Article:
Scott Reil
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Show me a conventionally grown anything at a higher brix than an organically grown counterpart and I will give up organics forever...

HG
 
Pat Maas
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Scott,
    I'm with you on that! I'll take my organically raised produce over the stuff in the grocery store any day of the week or time of year. Think my livestock would 2nd that notion too.
 
Scott Reil
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Actually try that with livestock and no surprise, they will choose organic everytime...

Jon, the chemical culture whacks the entire ecosystemic effect of organics (bacteria and fungi in the rhizosphere, mycorrhizal fungi symbionts directly feeding our plant gas, foods and water, mycorrhizal helper bacteria assisting those fungi in their tasks, phosphorus solubilizing bacteria making soil borne phosphorus available, protozoan predators who are amplifying the nitrogen from the bacteria and making it plant available, etc. etc. etc.)

Chemicals is a needle to the vein with one huge shot of water soluble salts that washes past the roots with the next watering, leaving an ecological desert behind, completely reliant on the next shot of water soluble salts (which does more damage, so things go further down hill  )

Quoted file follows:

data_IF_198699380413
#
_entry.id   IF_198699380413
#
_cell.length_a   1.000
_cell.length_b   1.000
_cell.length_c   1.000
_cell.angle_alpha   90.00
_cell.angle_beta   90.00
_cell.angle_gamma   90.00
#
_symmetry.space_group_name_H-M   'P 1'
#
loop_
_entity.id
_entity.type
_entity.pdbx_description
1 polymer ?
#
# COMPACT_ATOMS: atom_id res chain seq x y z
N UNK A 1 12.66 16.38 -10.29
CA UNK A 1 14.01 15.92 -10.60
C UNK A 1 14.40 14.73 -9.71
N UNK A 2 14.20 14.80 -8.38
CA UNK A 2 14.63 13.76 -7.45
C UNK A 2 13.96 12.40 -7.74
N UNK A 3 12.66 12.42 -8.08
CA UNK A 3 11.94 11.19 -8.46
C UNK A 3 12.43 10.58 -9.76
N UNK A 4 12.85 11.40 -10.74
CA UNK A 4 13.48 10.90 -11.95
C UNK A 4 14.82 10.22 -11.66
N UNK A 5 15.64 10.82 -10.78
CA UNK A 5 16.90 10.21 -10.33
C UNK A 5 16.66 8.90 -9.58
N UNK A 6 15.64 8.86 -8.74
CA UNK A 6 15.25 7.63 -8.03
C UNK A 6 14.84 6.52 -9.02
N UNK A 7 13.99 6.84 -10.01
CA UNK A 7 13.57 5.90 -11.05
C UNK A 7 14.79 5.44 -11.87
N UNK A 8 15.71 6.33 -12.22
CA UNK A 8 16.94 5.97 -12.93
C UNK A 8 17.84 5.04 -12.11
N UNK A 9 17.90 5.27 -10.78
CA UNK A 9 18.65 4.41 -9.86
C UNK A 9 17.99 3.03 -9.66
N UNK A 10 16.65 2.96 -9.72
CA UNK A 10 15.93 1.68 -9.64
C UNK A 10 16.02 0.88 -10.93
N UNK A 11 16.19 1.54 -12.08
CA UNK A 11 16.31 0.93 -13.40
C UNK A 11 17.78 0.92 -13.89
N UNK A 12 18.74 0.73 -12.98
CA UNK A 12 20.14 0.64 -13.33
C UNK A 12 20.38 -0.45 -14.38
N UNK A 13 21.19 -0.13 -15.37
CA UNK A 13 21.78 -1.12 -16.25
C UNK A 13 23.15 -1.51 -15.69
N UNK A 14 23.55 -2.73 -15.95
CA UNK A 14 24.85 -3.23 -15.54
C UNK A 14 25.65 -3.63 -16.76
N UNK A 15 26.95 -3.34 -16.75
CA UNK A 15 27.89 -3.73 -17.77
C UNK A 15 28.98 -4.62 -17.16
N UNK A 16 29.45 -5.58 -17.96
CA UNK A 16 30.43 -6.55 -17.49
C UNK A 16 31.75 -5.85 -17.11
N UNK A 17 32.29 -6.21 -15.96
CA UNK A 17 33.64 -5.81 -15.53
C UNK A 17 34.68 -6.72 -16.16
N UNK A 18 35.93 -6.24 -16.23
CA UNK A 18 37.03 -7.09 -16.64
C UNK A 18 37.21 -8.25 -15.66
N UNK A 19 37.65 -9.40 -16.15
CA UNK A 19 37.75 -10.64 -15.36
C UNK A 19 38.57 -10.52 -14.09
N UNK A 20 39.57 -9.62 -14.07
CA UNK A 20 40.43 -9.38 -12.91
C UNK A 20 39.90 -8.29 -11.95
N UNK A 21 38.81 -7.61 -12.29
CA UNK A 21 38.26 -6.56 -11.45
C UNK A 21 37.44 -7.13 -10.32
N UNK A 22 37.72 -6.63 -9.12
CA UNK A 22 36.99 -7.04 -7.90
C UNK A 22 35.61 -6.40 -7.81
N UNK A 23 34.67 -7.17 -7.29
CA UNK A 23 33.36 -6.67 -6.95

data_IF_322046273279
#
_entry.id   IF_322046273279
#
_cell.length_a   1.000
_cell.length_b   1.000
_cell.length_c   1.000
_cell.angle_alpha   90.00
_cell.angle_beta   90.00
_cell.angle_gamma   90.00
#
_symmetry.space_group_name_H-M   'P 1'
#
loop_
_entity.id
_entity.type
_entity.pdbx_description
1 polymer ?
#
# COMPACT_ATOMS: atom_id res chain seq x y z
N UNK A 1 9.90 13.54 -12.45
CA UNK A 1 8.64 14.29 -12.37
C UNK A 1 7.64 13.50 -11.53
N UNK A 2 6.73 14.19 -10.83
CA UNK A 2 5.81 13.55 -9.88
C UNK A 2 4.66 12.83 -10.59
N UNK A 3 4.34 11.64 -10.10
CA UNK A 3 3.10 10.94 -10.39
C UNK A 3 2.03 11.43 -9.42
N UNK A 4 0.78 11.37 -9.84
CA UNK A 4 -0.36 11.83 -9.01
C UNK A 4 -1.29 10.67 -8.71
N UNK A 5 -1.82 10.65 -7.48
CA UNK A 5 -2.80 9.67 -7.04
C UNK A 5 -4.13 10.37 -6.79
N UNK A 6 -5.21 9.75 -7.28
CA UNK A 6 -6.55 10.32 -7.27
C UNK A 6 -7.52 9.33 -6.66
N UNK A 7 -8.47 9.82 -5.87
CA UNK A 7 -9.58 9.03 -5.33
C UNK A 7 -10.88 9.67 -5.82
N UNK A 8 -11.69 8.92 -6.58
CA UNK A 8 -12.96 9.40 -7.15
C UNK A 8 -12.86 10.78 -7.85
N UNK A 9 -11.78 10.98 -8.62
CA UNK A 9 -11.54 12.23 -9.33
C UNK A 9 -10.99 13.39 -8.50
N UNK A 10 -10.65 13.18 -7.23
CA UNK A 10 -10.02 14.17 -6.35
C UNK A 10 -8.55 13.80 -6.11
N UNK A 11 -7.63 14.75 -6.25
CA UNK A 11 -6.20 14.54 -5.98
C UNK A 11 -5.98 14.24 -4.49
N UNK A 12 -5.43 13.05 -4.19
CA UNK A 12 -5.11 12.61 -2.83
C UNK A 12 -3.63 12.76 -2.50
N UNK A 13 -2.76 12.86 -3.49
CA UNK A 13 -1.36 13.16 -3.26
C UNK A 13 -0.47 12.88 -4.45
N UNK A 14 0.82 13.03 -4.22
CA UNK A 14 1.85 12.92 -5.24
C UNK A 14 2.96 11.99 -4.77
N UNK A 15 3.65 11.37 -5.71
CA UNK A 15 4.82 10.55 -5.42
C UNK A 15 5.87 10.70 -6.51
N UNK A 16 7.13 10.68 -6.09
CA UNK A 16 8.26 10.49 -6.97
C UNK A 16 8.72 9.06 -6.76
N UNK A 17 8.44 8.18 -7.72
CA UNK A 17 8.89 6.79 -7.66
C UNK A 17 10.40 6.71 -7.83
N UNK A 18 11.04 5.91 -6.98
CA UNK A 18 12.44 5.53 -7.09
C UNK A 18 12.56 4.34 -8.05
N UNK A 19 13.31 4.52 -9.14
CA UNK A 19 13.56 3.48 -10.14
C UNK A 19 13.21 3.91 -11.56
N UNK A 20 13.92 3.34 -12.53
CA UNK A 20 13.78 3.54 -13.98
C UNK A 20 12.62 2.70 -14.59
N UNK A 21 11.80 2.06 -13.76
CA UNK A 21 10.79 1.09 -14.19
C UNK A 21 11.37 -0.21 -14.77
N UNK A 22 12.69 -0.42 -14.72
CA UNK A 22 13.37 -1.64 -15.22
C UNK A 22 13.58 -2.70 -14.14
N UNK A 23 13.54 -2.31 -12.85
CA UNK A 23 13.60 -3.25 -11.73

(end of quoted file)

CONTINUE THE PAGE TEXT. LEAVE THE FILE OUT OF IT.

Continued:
Your theory is sound in reasoning, but short on science. You can't completely degrade the natural system like that and get superior results. Not going to happen.

S
 
Inge Leonora-den Ouden
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i.m.o. not the products should be tested, but the 'farmers' and producers (the people) and the 'farms', the locations where they grow (cultivate) the 'organic' products. It isn't only about what's in the vegetables, fruits and groceries, it's about how they handle the soil and the whole environment.
When I'm somewhere where organic products are sold, I always hope to find labels telling me who was the grower, where are they located ... and what's their website ...